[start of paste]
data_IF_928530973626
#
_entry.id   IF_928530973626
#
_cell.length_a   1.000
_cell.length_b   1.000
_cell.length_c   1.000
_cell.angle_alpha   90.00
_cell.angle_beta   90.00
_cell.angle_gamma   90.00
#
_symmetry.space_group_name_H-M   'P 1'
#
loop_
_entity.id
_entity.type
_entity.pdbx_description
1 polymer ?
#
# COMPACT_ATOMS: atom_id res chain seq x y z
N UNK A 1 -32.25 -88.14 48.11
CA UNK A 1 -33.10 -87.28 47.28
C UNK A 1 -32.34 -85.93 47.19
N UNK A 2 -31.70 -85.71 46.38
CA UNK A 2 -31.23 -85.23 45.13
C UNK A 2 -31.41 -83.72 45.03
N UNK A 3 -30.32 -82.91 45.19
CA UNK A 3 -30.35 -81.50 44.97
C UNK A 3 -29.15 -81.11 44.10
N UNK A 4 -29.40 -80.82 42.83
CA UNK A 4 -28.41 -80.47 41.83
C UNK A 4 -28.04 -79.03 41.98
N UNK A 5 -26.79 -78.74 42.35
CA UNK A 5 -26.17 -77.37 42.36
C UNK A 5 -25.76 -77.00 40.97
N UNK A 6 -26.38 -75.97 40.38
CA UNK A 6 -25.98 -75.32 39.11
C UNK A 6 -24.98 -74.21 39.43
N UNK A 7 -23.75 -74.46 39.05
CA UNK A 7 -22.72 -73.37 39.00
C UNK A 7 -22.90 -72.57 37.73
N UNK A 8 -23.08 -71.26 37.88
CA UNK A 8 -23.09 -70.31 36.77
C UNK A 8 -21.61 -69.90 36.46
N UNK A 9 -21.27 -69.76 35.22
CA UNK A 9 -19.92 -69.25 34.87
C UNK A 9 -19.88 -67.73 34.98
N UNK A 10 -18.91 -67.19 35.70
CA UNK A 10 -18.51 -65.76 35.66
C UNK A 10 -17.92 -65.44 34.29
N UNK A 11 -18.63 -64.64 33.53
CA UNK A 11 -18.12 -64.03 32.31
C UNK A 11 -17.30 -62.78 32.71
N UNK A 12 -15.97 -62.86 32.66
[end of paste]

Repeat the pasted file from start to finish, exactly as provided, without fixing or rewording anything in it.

data_IF_928530973626
#
_entry.id   IF_928530973626
#
_cell.length_a   1.000
_cell.length_b   1.000
_cell.length_c   1.000
_cell.angle_alpha   90.00
_cell.angle_beta   90.00
_cell.angle_gamma   90.00
#
_symmetry.space_group_name_H-M   'P 1'
#
loop_
_entity.id
_entity.type
_entity.pdbx_description
1 polymer ?
#
# COMPACT_ATOMS: atom_id res chain seq x y z
N UNK A 1 -32.25 -88.14 48.11
CA UNK A 1 -33.10 -87.28 47.28
C UNK A 1 -32.34 -85.93 47.19
N UNK A 2 -31.70 -85.71 46.38
CA UNK A 2 -31.23 -85.23 45.13
C UNK A 2 -31.41 -83.72 45.03
N UNK A 3 -30.32 -82.91 45.19
CA UNK A 3 -30.35 -81.50 44.97
C UNK A 3 -29.15 -81.11 44.10
N UNK A 4 -29.40 -80.82 42.83
CA UNK A 4 -28.41 -80.47 41.83
C UNK A 4 -28.04 -79.03 41.98
N UNK A 5 -26.79 -78.74 42.35
CA UNK A 5 -26.17 -77.37 42.36
C UNK A 5 -25.76 -77.00 40.97
N UNK A 6 -26.38 -75.97 40.38
CA UNK A 6 -25.98 -75.32 39.11
C UNK A 6 -24.98 -74.21 39.43
N UNK A 7 -23.75 -74.46 39.05
CA UNK A 7 -22.72 -73.37 39.00
C UNK A 7 -22.90 -72.57 37.73
N UNK A 8 -23.08 -71.26 37.88
CA UNK A 8 -23.09 -70.31 36.77
C UNK A 8 -21.61 -69.90 36.46
N UNK A 9 -21.27 -69.76 35.22
CA UNK A 9 -19.92 -69.25 34.87
C UNK A 9 -19.88 -67.73 34.98
N UNK A 10 -18.91 -67.19 35.70
CA UNK A 10 -18.51 -65.76 35.66
C UNK A 10 -17.92 -65.44 34.29
N UNK A 11 -18.63 -64.64 33.53
CA UNK A 11 -18.12 -64.03 32.31
C UNK A 11 -17.30 -62.78 32.71
N UNK A 12 -15.97 -62.86 32.66